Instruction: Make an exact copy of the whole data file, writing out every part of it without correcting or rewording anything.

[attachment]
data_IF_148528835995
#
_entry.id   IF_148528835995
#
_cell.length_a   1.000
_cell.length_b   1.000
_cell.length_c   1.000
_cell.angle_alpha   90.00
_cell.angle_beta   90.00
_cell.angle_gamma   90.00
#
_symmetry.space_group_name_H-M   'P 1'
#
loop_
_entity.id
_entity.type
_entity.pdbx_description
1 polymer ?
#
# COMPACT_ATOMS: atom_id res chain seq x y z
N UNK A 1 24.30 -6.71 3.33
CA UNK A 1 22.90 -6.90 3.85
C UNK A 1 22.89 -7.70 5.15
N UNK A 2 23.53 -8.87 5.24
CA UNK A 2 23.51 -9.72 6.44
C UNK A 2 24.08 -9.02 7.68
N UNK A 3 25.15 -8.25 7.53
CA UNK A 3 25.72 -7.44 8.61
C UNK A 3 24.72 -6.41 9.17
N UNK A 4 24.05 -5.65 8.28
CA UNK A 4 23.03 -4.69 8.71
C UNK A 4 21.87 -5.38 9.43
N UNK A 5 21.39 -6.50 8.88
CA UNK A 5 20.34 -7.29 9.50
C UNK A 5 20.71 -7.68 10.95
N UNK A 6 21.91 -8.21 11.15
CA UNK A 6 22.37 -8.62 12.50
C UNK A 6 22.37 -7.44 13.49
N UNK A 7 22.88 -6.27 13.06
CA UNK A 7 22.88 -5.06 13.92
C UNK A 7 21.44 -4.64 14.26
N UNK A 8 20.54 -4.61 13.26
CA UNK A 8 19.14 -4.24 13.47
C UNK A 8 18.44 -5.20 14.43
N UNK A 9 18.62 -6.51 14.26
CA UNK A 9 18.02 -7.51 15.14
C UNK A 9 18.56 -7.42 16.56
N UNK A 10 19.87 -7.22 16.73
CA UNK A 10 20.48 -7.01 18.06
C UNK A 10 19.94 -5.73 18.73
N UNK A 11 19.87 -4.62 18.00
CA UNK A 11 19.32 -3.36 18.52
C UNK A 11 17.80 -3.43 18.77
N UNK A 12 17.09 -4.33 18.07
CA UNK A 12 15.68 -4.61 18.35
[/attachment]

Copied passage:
data_IF_148528835995
#
_entry.id   IF_148528835995
#
_cell.length_a   1.000
_cell.length_b   1.000
_cell.length_c   1.000
_cell.angle_alpha   90.00
_cell.angle_beta   90.00
_cell.angle_gamma   90.00
#
_symmetry.space_group_name_H-M   'P 1'
#
loop_
_entity.id
_entity.type
_entity.pdbx_description
1 polymer ?
#
# COMPACT_ATOMS: atom_id res chain seq x y z
N UNK A 1 24.30 -6.71 3.33
CA UNK A 1 22.90 -6.90 3.85
C UNK A 1 22.89 -7.70 5.15
N UNK A 2 23.53 -8.87 5.24
CA UNK A 2 23.51 -9.72 6.44
C UNK A 2 24.08 -9.02 7.68
N UNK A 3 25.15 -8.25 7.53
CA UNK A 3 25.72 -7.44 8.61
C UNK A 3 24.72 -6.41 9.17
N UNK A 4 24.05 -5.65 8.28
CA UNK A 4 23.03 -4.69 8.71
C UNK A 4 21.87 -5.38 9.43
N UNK A 5 21.39 -6.50 8.88
CA UNK A 5 20.34 -7.29 9.50
C UNK A 5 20.71 -7.68 10.95
N UNK A 6 21.91 -8.21 11.15
CA UNK A 6 22.37 -8.62 12.50
C UNK A 6 22.37 -7.44 13.49
N UNK A 7 22.88 -6.27 13.06
CA UNK A 7 22.88 -5.06 13.92
C UNK A 7 21.44 -4.64 14.26
N UNK A 8 20.54 -4.61 13.26
CA UNK A 8 19.14 -4.24 13.47
C UNK A 8 18.44 -5.20 14.43
N UNK A 9 18.62 -6.51 14.26
CA UNK A 9 18.02 -7.51 15.14
C UNK A 9 18.56 -7.42 16.56
N UNK A 10 19.87 -7.22 16.73
CA UNK A 10 20.48 -7.01 18.06
C UNK A 10 19.94 -5.73 18.73
N UNK A 11 19.87 -4.62 18.00
CA UNK A 11 19.32 -3.36 18.52
C UNK A 11 17.80 -3.43 18.77
N UNK A 12 17.09 -4.33 18.07
CA UNK A 12 15.68 -4.61 18.35